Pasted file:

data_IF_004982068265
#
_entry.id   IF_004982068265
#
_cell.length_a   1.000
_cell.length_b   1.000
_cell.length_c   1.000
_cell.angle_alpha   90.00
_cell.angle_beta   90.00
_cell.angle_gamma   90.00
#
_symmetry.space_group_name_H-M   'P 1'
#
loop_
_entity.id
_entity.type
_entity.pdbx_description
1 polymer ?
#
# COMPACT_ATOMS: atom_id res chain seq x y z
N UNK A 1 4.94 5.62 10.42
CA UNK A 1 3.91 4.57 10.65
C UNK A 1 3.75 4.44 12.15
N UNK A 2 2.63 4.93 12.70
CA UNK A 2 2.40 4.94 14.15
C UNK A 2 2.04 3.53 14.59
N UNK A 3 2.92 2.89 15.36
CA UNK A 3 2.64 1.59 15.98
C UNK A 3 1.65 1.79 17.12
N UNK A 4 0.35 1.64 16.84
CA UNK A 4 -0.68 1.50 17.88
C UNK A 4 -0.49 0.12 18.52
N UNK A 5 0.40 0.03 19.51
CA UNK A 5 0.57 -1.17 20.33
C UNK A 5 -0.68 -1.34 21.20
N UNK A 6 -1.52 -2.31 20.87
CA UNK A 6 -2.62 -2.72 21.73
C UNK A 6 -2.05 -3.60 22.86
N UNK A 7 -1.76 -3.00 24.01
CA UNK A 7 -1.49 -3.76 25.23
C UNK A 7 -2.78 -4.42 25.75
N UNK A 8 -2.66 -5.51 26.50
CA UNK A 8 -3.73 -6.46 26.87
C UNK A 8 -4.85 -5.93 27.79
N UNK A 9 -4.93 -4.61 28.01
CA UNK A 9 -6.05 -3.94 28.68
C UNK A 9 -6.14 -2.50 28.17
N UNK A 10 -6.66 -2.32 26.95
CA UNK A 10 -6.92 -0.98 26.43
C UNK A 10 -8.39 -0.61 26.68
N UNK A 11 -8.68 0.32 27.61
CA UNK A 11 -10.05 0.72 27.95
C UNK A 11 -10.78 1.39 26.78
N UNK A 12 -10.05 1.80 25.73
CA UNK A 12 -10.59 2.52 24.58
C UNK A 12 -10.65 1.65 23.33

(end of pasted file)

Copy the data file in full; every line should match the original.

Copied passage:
data_IF_004982068265
#
_entry.id   IF_004982068265
#
_cell.length_a   1.000
_cell.length_b   1.000
_cell.length_c   1.000
_cell.angle_alpha   90.00
_cell.angle_beta   90.00
_cell.angle_gamma   90.00
#
_symmetry.space_group_name_H-M   'P 1'
#
loop_
_entity.id
_entity.type
_entity.pdbx_description
1 polymer ?
#
# COMPACT_ATOMS: atom_id res chain seq x y z
N UNK A 1 4.94 5.62 10.42
CA UNK A 1 3.91 4.57 10.65
C UNK A 1 3.75 4.44 12.15
N UNK A 2 2.63 4.93 12.70
CA UNK A 2 2.40 4.94 14.15
C UNK A 2 2.04 3.53 14.59
N UNK A 3 2.92 2.89 15.36
CA UNK A 3 2.64 1.59 15.98
C UNK A 3 1.65 1.79 17.12
N UNK A 4 0.35 1.64 16.84
CA UNK A 4 -0.68 1.50 17.88
C UNK A 4 -0.49 0.12 18.52
N UNK A 5 0.40 0.03 19.51
CA UNK A 5 0.57 -1.17 20.33
C UNK A 5 -0.68 -1.34 21.20
N UNK A 6 -1.52 -2.31 20.87
CA UNK A 6 -2.62 -2.72 21.73
C UNK A 6 -2.05 -3.60 22.86
N UNK A 7 -1.76 -3.00 24.01
CA UNK A 7 -1.49 -3.76 25.23
C UNK A 7 -2.78 -4.42 25.75
N UNK A 8 -2.66 -5.51 26.50
CA UNK A 8 -3.73 -6.46 26.87
C UNK A 8 -4.85 -5.93 27.79
N UNK A 9 -4.93 -4.61 28.01
CA UNK A 9 -6.05 -3.94 28.68
C UNK A 9 -6.14 -2.50 28.17
N UNK A 10 -6.66 -2.32 26.95
CA UNK A 10 -6.92 -0.98 26.43
C UNK A 10 -8.39 -0.61 26.68
N UNK A 11 -8.68 0.32 27.61
CA UNK A 11 -10.05 0.72 27.95
C UNK A 11 -10.78 1.39 26.78
N UNK A 12 -10.05 1.80 25.73
CA UNK A 12 -10.59 2.52 24.58
C UNK A 12 -10.65 1.65 23.33